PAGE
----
In my last column, I tried to show that a good Project Manager can calculate odds, and understands the importance even a ten percent increase in the success of a project. But what if the volatility of the project is greater than ten percent? For example, what if having a mediocre PM means the project has a 70% of success but a good PM can bring it up to 90%? How can you estimate the odds correctly? Just as importantly, is it good for your career to take on projects with a large Delta? Here's a guide:
 
So the first thing a project manager should do to correctly estimate odds is go to the owner of each task or subtask in a project and ask for that person's opinion on the probability of success or failure in the time allotted. They will give you a percentage or say "I don't know."
And for heaven's sake, you are asking them their opinion, not telling them your expectations. Cripes, don't queer the data collection just yet, you moron. Ask them what needs to be done to up the percentage of success. Don't expect good answers.
Next day, or next week if you have the time, go around and ask them again the same questions. For people who still say, I don't know, negotiate politely a WAG (Wild-Ass-Guess) out of them. Expect the WAG to be somewhere between 50%-75%. Carefully take note of the conditions that have been stated by the stakeholders. Always assure them that you are not going to hold them to their predictions and beat them over the head if things start going south.
Tally up the numbers. You should have anywhere from 3 to 10 tasks with percentages ranging from 49% to 99% . Going deep (having a lot of tasks) is good because it shows you've done a lot of research & talked to a lot of people. Now you should have two numbers: the expected success percentage of the project without conditions and the success percentage with conditions.

The delta of these two number is what's important. I've listed a chart below with sample success percentages and what this means:

Example #1
Success without conditions: 95%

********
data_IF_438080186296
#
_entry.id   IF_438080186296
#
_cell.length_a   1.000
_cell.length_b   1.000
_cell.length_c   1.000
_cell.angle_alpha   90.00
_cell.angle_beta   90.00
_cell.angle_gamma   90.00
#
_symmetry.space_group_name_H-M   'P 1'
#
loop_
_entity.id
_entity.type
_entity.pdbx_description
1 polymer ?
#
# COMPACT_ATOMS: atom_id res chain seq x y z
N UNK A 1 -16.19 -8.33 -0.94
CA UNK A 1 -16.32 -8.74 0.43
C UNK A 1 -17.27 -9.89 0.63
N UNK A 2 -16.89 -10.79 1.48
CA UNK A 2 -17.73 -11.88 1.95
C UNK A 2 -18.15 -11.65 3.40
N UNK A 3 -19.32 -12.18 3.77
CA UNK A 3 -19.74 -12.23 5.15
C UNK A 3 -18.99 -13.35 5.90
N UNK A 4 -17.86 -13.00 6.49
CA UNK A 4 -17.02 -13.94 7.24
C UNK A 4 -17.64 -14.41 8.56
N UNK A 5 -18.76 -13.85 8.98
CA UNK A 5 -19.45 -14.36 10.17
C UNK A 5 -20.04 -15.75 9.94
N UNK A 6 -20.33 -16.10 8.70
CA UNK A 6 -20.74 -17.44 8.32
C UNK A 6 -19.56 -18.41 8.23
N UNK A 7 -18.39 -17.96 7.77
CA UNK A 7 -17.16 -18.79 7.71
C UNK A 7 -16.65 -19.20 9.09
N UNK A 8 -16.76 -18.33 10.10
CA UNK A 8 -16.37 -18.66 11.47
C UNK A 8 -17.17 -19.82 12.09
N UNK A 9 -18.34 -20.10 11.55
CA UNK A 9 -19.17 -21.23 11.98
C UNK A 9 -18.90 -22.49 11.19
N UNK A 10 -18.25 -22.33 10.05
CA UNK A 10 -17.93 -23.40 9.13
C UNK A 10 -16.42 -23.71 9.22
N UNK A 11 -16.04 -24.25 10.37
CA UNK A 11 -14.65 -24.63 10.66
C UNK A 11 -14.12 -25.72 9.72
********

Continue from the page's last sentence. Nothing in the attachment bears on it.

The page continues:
Success with conditions: 99%
Delta is 4.

This is a great project to undertake if you are lazy and don't want to get fired. Basically, it's going to be a success even if you only show up at the office for 2 hours of the day. The downside is that it's probably going to be a boring ride. But boring is good when the economy is bad or you just finished a project from hell and need some down time.

Example #2
Success without conditions: 50%
Success with conditions: 90%
Delta is 40.

You will work hard on this project but your efforts with be appreciated by members of your team. This is a good project to take especially if Those Above You are willing to award Glory Points for success. The downside of this project is that if some of people who quoted the percentages were wildly optimistic, you could get hosed. The bigger the Delta, the more you have to scrutinize the predictions.

Example #3
Success without conditions: 60%
Success with conditions: 75%
Delta is 15.

Even though the percentage of success has only dropped by 15 points, you should run away very fast from projects like this. Remember that people's perception of project success are fundamentally flawed (too optimistic). So you're going to work very hard on this project, people are going to expect success, but you have a very significant risk of failure. ANY project that has a success with conditions percentage of 60% to 75% should be avoided, but the absolute worst are the ones with a big delta, which means you need to bust your rear end and still end getting zero glory points.

Example #4
Success without conditions: 15-25%
Success with conditions: 49%
Delta is 14-34.

These types of projects are common in R & D. As the success rate drops below 50%, so do people's expectations. These projects are attempted because success means a big payoff. Or at least it should. If you are project managing one of these suckers, you are either a) Entitled to some serious bon-bons like a bonus or promotion if you pull it off or b) having a lot of fun because of the nature of the work. If the answer is c) Neither then I recommend digging out some resume templates when you have a minute.

In conclusion, and it bears repeating over and over, you want to be high (85+) or low (under 50). Getting stuck in the mushy middle happens every once in awhile but if it happens continually then there's a problem with your organization or maybe you.

Watch the Delta too, you should try to alternate between high and low Delta projects or else you run the risk of burning out.

 

DJ Dunkerley
Senior Product Development Professional
http://lastdaysoftheloneranger.blogspot.com/